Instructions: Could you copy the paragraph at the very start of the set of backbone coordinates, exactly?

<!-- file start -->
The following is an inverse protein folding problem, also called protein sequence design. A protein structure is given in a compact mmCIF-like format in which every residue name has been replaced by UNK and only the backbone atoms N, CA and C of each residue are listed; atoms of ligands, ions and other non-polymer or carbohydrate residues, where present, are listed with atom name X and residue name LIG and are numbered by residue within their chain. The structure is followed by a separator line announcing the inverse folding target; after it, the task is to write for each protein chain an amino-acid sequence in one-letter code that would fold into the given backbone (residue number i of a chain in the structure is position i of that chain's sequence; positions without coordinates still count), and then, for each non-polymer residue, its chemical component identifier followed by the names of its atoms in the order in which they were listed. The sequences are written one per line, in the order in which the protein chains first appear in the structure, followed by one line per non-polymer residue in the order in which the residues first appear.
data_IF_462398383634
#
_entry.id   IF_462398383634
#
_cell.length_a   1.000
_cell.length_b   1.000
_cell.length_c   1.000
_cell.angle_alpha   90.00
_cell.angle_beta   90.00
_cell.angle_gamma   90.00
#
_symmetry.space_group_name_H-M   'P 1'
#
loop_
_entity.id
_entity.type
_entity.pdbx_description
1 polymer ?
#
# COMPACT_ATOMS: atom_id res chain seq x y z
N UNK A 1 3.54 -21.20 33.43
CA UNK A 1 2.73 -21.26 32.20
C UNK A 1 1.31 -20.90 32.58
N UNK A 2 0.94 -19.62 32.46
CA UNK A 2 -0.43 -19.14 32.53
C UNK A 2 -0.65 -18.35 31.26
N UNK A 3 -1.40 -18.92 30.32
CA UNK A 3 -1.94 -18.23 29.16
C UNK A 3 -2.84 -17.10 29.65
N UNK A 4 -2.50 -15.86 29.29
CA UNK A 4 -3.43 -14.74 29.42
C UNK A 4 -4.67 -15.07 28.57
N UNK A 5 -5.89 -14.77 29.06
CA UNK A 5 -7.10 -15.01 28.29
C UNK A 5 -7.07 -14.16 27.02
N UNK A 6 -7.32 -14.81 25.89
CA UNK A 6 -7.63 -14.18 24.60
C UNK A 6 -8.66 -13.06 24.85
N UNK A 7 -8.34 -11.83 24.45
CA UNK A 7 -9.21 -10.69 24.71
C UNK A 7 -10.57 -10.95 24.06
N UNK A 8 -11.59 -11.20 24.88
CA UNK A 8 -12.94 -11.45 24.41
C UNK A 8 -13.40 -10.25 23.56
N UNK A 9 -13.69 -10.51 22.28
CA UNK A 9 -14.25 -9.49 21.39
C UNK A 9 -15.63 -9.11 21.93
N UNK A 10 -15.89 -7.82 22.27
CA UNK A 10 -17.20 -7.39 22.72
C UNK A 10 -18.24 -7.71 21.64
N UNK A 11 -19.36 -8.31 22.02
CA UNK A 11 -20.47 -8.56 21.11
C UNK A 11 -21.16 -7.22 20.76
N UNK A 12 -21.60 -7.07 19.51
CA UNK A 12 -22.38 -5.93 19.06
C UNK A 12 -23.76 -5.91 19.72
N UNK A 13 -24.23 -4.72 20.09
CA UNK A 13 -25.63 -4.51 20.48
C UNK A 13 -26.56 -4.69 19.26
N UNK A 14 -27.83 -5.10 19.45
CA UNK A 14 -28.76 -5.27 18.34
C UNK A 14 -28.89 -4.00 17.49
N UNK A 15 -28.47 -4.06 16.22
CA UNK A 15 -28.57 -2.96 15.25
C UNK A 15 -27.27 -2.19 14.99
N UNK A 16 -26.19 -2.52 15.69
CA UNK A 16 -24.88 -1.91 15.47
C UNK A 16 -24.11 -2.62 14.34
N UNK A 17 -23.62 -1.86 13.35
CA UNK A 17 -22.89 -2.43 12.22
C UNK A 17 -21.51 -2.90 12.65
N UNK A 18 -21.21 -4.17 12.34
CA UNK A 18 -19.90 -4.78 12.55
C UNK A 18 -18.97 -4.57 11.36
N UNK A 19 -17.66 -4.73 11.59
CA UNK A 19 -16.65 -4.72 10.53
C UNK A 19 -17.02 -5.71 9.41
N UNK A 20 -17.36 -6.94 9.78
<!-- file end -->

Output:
The following is an inverse protein folding problem, also called protein sequence design. A protein structure is given in a compact mmCIF-like format in which every residue name has been replaced by UNK and only the backbone atoms N, CA and C of each residue are listed; atoms of ligands, ions and other non-polymer or carbohydrate residues, where present, are listed with atom name X and residue name LIG and are numbered by residue within their chain. The structure is followed by a separator line announcing the inverse folding target; after it, the task is to write for each protein chain an amino-acid sequence in one-letter code that would fold into the given backbone (residue number i of a chain in the structure is position i of that chain's sequence; positions without coordinates still count), and then, for each non-polymer residue, its chemical component identifier followed by the names of its atoms in the order in which they were listed. The sequences are written one per line, in the order in which the protein chains first appear in the structure, followed by one line per non-polymer residue in the order in which the residues first appear.